Yeah…there is a war in Afghanistan, the unemployment rate is too high, there are revolutions throughout the Middle East, Wyoming’s legislature forfeited our right to be called the Equality State and winter won’t leave. But, this weekend is the first spring training game for the Rockies and the baseball season in underway!
Baseball is just more interesting than all of our problems and infinitely more hopeful. The war has seen 10 baseball seasons come and go. That young men and women are killing and dying in Afghanistan is more important than men playing a kid’s game and yet baseball is more than a simple distraction from the problems of the world. In many ways it is what keeps those problems from overwhelming us.
George Will once acknowledged baseball is only a game, and, he added, “Likewise, the Grand Canyon is only a hole in the Arizona ground.” The last out of the last game of the World Series is the first moment of winter, cold, dark season lasting until the first pitch of spring training. Bart Giamatti was a poet who also happened to serve both as President of Yale and baseball commissioner. Giamatti once wrote, “The game begins in spring, when everything else begins again.”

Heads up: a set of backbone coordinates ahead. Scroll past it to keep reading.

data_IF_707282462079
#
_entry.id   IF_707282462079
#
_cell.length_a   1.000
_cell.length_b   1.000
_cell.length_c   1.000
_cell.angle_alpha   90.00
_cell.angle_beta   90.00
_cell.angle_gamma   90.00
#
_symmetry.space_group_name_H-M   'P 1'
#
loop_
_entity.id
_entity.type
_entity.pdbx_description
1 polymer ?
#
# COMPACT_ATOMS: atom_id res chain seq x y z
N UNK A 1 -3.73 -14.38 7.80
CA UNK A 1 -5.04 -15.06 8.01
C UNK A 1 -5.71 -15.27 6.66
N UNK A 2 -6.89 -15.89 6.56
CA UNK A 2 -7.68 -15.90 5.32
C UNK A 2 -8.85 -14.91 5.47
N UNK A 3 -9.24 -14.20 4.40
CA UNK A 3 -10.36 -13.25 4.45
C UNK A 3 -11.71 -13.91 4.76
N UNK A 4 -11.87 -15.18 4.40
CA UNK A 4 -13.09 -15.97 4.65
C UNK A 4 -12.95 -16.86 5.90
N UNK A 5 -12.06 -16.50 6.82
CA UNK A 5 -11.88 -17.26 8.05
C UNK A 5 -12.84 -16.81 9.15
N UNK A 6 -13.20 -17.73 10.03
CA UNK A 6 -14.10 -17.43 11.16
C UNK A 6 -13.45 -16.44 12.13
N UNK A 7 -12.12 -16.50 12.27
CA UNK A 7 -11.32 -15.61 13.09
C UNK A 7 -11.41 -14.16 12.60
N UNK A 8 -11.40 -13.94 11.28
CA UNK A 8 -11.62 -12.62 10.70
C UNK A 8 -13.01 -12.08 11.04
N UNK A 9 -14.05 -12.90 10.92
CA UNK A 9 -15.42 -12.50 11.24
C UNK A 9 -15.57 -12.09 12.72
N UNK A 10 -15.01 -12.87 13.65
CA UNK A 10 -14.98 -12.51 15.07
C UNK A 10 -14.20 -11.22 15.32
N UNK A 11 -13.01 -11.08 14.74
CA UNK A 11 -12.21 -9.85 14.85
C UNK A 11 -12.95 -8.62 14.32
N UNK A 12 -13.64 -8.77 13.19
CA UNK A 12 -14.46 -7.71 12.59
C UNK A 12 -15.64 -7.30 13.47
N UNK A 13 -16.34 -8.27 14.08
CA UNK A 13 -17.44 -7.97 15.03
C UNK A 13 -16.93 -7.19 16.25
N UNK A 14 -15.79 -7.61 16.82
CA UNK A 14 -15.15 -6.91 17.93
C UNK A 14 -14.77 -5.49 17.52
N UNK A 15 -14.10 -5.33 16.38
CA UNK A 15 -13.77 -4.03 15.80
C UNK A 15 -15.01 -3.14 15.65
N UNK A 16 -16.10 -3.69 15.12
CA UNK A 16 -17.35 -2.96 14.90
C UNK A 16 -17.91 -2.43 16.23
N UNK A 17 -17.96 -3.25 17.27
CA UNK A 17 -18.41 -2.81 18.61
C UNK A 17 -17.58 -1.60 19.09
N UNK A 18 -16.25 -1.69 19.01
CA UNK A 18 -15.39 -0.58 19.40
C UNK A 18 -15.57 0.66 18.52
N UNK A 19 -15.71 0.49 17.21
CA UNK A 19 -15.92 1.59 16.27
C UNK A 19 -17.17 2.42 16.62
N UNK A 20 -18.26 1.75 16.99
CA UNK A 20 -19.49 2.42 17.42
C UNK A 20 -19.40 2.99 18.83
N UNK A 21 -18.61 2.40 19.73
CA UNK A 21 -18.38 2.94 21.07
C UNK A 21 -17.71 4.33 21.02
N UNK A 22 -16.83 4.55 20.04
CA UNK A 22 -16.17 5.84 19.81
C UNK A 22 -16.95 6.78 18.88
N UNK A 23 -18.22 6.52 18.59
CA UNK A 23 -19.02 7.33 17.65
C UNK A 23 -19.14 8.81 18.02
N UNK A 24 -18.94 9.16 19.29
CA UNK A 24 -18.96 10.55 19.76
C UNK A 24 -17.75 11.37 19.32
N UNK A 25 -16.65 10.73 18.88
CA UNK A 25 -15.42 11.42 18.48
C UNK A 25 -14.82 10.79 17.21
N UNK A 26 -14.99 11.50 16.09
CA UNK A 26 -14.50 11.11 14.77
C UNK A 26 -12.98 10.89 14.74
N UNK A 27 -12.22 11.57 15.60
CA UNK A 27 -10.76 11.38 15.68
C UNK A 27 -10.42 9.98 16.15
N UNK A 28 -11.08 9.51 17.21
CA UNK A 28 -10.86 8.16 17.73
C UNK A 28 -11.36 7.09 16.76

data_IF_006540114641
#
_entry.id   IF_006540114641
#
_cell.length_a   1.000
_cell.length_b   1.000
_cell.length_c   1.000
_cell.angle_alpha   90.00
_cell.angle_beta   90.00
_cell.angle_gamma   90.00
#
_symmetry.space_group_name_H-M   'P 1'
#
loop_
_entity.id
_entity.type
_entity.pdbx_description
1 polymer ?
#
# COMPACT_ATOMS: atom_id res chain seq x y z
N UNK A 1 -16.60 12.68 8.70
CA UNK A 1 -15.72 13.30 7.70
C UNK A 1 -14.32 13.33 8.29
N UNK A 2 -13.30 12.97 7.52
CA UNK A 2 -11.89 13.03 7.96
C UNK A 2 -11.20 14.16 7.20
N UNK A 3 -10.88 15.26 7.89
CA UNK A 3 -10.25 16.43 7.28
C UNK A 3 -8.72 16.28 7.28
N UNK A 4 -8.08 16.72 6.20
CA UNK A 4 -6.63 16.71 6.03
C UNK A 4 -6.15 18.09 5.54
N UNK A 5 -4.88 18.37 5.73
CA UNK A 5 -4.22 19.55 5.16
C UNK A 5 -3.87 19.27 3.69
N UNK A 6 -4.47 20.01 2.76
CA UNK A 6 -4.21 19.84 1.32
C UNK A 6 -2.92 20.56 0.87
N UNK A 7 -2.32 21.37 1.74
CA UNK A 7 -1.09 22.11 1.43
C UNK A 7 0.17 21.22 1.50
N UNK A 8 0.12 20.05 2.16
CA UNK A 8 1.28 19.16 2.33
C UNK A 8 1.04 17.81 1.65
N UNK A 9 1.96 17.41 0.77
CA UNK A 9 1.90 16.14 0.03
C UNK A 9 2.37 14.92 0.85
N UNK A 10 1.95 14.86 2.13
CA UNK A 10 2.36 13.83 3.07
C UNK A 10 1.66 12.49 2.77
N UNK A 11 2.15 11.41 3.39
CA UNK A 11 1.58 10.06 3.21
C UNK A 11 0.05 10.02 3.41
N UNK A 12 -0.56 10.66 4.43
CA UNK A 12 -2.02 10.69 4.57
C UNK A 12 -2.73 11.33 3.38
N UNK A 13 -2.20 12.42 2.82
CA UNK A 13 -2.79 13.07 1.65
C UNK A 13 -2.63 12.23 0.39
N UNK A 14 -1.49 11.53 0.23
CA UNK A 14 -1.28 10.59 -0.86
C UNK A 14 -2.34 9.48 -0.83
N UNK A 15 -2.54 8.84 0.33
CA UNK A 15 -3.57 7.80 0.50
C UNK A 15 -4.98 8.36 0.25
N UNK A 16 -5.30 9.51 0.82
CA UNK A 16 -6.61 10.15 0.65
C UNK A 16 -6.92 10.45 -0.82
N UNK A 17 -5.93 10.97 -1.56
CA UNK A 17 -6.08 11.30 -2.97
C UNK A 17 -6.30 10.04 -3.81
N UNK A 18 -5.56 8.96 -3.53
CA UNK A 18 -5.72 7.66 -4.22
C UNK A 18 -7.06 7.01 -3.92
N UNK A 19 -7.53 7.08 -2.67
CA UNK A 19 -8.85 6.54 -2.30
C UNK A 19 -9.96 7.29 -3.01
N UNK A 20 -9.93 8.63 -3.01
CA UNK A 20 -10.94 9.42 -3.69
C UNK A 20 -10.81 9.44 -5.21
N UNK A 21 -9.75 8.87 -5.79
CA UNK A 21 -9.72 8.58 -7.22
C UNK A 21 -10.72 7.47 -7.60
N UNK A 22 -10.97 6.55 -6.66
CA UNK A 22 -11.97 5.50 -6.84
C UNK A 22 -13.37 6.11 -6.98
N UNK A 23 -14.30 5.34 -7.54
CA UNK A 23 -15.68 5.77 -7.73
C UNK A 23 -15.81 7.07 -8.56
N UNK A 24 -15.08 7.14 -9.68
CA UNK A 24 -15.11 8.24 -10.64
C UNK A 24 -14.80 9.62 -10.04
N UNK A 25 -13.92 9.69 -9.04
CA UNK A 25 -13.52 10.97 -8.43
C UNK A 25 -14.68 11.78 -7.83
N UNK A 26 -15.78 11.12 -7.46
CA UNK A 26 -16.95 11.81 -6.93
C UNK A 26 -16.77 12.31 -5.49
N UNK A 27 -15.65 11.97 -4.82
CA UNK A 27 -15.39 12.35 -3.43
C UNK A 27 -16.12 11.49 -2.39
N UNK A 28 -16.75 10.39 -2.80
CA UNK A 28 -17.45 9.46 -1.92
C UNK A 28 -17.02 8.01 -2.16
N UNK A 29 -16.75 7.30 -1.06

By our very nature we Wyoming dwellers are people of spring. When you grow up in Wyoming it’s not the tulips’ bloom that tells you it’s spring time. By the time a flower blooms here it’s the middle of the summer. I can look out the window and see snow falling and wind blowing but simply knowing pitchers and catchers have reported to their spring training site tells me it is spring.
The hopefulness accompanying each season makes baseball different from the other realities of our lives. The legislature may pass laws creating different classes of citizens but 90 mile an hour fastballs don’t discriminate. The rest of our world may be too often defined by its injustices but as one of baseball’s great promoters, Bill Veeck, observed, “Baseball is the only orderly thing in a very un-orderly world. If you get three strikes, even the best lawyer in the world can't get you off.”
I inherited little more than a love of baseball from my father, but what a treasure chest! We lived on 18th Street in Cheyenne in the 1950’s. There was a vacant lot next door. It was our field of dreams. The neighborhood dads and moms, girls and boys and dogs gathered there every afternoon as the men (it was the 50’s after all) got off work. We played ball until it was so dark the hitter could no longer see the pitcher. In that vacant lot we learned a lot about family values, sportsmanship and our responsibility to others.
I don’t think I’d go so far as to consider baseball a religion, but I don’t disagree with Ron Shelton who was a major league player before directing the movie Bull Durham. “I believe in the Church of Baseball. I tried all the major religions and most of the minor ones. I've worshipped Buddha, Allah, Brahma, Vishnu, Siva, trees, mushrooms and Isadora Duncan. I know things. For instance, there are 108 beads in a Catholic rosary and there are 108 stitches in a baseball. When I learned that, I gave Jesus a chance.”